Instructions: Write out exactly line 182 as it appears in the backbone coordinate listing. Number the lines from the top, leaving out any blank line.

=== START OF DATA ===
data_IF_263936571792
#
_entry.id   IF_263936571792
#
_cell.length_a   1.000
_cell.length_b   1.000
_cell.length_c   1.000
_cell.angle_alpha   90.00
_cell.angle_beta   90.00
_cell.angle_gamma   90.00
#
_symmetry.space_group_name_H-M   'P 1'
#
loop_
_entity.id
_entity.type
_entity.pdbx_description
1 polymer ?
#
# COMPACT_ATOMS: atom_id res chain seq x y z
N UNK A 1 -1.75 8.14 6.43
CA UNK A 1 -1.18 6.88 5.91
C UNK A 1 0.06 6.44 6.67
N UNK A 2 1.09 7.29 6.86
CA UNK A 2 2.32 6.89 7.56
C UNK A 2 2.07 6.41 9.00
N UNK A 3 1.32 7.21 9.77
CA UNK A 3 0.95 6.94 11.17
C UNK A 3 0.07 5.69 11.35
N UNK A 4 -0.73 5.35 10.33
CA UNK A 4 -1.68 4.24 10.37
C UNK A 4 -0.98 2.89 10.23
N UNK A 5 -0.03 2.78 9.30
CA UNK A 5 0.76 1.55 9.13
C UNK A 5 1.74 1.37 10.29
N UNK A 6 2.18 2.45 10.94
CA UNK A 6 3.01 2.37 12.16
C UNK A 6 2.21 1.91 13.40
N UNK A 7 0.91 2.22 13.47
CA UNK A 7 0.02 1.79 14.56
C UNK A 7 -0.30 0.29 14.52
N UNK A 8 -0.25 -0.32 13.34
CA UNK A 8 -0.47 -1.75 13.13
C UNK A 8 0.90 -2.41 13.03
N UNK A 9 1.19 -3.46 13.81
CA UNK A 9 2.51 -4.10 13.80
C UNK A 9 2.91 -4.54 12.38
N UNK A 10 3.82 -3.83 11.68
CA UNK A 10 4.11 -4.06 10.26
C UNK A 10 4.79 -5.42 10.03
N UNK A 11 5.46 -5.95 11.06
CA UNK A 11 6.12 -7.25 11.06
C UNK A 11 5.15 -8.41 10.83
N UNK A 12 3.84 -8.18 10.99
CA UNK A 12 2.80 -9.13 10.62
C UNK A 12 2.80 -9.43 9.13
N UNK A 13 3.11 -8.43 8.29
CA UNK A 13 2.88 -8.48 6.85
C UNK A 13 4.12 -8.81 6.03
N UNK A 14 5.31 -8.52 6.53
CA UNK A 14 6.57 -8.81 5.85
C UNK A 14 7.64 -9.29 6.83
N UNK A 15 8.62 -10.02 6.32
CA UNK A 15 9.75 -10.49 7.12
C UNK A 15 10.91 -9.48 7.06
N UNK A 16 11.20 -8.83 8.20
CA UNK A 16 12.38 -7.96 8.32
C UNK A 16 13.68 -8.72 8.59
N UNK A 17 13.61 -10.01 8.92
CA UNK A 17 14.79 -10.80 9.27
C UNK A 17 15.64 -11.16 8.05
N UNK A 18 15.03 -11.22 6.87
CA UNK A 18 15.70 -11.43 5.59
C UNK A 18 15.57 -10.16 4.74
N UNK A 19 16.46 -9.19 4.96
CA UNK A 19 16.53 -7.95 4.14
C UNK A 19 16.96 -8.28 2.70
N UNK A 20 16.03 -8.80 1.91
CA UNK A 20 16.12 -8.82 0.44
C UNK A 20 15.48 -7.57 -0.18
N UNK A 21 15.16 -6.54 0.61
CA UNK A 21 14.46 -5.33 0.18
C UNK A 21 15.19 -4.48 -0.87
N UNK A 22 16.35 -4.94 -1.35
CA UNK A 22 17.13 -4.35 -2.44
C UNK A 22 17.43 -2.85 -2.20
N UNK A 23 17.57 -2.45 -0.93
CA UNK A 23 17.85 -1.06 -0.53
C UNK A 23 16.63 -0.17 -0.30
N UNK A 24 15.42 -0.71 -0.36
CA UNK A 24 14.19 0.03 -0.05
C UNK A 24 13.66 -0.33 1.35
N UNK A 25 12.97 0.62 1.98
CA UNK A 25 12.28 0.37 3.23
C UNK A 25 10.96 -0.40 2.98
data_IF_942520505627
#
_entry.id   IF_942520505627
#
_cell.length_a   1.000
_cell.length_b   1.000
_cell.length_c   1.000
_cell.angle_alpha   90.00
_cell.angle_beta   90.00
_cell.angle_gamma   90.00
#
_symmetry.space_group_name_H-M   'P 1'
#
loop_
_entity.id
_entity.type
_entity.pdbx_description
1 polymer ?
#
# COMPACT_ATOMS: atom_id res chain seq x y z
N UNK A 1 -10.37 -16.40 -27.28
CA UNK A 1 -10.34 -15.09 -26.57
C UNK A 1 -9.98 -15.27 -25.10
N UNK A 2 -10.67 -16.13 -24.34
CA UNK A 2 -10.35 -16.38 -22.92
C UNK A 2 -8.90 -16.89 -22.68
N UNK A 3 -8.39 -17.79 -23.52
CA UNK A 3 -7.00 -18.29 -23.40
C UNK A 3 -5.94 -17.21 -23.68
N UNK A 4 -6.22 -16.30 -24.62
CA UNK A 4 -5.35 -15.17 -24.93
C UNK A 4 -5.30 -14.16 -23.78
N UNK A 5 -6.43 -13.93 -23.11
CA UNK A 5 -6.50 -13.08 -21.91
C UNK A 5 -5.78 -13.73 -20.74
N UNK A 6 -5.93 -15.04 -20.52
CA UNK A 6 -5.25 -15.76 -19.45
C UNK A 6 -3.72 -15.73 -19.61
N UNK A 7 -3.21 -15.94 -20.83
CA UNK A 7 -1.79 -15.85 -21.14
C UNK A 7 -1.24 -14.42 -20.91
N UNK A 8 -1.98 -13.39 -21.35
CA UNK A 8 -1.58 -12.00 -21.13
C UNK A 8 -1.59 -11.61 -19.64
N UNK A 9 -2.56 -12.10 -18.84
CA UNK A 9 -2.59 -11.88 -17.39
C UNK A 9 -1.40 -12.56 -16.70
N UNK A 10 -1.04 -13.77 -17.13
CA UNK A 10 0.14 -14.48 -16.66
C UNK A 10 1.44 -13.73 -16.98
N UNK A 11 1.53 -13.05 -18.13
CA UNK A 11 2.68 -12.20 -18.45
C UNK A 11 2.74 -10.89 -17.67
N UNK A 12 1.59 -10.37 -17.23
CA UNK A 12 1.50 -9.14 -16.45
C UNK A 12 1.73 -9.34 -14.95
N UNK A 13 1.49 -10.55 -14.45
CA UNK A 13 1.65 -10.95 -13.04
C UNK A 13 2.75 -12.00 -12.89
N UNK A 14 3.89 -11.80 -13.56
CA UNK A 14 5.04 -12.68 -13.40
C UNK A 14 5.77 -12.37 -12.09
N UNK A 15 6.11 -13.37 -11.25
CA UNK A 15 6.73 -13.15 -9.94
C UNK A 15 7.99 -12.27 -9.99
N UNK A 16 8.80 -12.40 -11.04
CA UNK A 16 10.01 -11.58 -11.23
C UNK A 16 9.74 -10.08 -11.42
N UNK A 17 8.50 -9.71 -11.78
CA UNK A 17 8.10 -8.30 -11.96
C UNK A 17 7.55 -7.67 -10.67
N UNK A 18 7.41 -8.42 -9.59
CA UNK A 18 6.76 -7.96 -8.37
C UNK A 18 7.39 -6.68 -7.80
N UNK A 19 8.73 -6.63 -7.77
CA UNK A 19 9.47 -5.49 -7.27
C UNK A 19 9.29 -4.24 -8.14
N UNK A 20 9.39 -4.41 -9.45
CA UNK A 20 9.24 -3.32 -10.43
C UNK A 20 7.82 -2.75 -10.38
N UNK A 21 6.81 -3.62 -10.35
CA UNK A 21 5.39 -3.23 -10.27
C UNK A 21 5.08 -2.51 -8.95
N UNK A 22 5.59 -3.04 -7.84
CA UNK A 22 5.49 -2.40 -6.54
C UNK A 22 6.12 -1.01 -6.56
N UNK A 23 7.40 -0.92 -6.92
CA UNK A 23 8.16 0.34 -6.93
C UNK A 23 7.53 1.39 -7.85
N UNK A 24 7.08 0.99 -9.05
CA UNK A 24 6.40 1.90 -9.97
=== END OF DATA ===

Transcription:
N UNK A 23 7.40 -0.92 -6.92